Nothing to do with sharks. Something to do with the gym. Gymshark has more than just a name in common with an apex predator.
Agility, for one. Unlike sporting giants like Nike and Adidas, whose names adorn the fronts of warehouse-size high street shops, Gymshark exists entirely online.
Stealth, too. So stealthy that you may not have even heard of it. Rather than forking out million-dollar advertisements featuring the world’s leading athletes, Gymshark has built its brand through a handful of social media influencers, from Instagram bodybuilders to YouTube fitness gurus.
This shark-like approach has paid off. In August, a $200M investment by General Athletic for a 20% stake saw Gymshark founder Ben Francis plastered all over the headlines as the UK’s richest self-made millionaire under 30, and the founder of the country’s latest unicorn startup (a privately-held company valued over $1BN, so-called on account of its mythical status).
From his parents’ garage to multi-million dollar investments in just over ten years, Gymshark is quite the feat of startup success. So how did an unknown startup, with no prior seeding or investment, become the UK’s latest unicorn startup?
How agility gave Gymshark the cutting edge
For Gymshark founder Ben Francis, being lean isn’t just about working out and using the right fitness supplements. Leanness is at the very heart of the company’s model, and has been a huge factor in its success.
From the company’s humble beginnings, set up by Francis at university while he gigged as a pizza boy on the side, leanness was less a choice than a necessity. He couldn’t afford investing in stock, so operated more as a dropshipping model, connecting customers directly to wholesale retailers.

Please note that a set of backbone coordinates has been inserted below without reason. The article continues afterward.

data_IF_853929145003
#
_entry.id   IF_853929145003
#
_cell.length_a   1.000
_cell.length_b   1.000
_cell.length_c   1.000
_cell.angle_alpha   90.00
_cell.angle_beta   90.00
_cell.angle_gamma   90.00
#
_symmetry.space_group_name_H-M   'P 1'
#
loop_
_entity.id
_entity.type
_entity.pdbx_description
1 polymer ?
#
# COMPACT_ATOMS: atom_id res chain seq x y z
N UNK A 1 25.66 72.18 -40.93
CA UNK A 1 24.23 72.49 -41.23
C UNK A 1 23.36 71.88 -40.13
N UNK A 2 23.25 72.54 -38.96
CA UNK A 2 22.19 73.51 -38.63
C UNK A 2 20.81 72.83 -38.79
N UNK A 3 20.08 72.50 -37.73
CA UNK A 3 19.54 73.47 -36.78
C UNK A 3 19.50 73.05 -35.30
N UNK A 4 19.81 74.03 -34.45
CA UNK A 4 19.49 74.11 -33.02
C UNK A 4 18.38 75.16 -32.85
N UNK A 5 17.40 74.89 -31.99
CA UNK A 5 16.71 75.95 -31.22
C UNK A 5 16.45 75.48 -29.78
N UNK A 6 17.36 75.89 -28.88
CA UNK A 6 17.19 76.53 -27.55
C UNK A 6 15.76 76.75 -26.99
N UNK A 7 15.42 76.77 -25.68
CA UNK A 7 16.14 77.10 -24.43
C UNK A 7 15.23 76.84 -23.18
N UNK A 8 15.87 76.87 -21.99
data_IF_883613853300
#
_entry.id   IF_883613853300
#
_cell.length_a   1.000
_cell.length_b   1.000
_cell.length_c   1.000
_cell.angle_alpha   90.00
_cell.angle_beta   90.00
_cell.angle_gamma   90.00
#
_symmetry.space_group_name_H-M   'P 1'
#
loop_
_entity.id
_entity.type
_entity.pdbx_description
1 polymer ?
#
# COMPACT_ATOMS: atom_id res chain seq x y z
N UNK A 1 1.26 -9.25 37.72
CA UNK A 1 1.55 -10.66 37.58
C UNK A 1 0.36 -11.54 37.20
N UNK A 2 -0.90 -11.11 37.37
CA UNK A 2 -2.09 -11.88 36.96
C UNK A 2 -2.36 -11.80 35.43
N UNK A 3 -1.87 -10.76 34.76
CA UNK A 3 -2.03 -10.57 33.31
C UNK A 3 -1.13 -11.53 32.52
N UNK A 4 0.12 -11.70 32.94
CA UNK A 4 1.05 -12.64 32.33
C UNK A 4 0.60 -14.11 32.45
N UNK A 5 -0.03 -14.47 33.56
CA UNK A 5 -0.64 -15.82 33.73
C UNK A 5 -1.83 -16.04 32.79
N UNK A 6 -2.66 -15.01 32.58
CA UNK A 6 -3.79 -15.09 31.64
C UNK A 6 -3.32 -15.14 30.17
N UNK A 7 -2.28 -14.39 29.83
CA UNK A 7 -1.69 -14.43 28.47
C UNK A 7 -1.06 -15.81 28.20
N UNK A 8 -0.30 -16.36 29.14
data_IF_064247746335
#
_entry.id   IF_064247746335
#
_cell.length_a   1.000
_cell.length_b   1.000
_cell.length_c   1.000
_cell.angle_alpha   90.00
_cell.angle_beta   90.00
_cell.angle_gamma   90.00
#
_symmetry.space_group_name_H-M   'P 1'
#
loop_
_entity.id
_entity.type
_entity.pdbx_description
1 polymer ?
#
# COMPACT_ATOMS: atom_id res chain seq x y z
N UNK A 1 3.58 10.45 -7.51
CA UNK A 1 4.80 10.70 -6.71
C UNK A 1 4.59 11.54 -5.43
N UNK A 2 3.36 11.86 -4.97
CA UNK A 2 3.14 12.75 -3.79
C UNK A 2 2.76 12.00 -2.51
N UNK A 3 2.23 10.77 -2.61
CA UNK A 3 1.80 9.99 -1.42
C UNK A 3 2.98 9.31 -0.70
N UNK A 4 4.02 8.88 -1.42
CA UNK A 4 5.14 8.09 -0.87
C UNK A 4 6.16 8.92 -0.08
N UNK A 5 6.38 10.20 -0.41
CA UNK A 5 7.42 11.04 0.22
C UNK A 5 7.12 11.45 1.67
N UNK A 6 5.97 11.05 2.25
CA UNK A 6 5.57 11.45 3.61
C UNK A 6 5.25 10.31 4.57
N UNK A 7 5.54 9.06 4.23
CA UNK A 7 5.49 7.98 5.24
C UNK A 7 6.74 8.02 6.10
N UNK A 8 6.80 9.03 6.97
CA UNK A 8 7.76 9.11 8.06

To this day, Gymshark continues to embrace this lean approach, rejecting the bloated and arguably outdated high street retail model in favour of an entirely online store. Francis has always held onto this as a key advantage they hold over the “old school” model which saturates stores with as many products as possible. On the contrary, Gymshark believes less is more, favouring a simple range of products on its online shop.
This is especially timely given the accelerated death of the high street during COVID-19, which has punished store-based brands: Nike reported a year-on-year revenue loss of 38%, blamed largely on the temporary and permanent closures of stores around the world. All the while Gymshark’s revenue has continued to increase, with the first quarter of 2020 supposedly its strongest to date.
Success has been partly circumstantial, given changing consumer behaviour during lockdown. Sport brands for a number of years haven’t just been aimed at athletes, as fashion has seen the emergence of athleisure wear. Sales particularly soared during lockdown, as buyers ditched suits and going-out clothes in favour of tracksuits and yoga leggings.
An unconventional marketing model
Sports merchandising is a billion dollar business, with Nike and Adidas battling over top sports teams and winning the signatures of the world’s most successful athletes, from Roger Federer to Cristiano Ronaldo.
Gymshark’s unconventional marketing strategy has taken a slightly different tack. To build the brand’s name, Ben Francis paid a select group of social media influencers on Instagram and YouTube to represent the brand. They may not have adorned billboards, but boast social media followings often in the millions.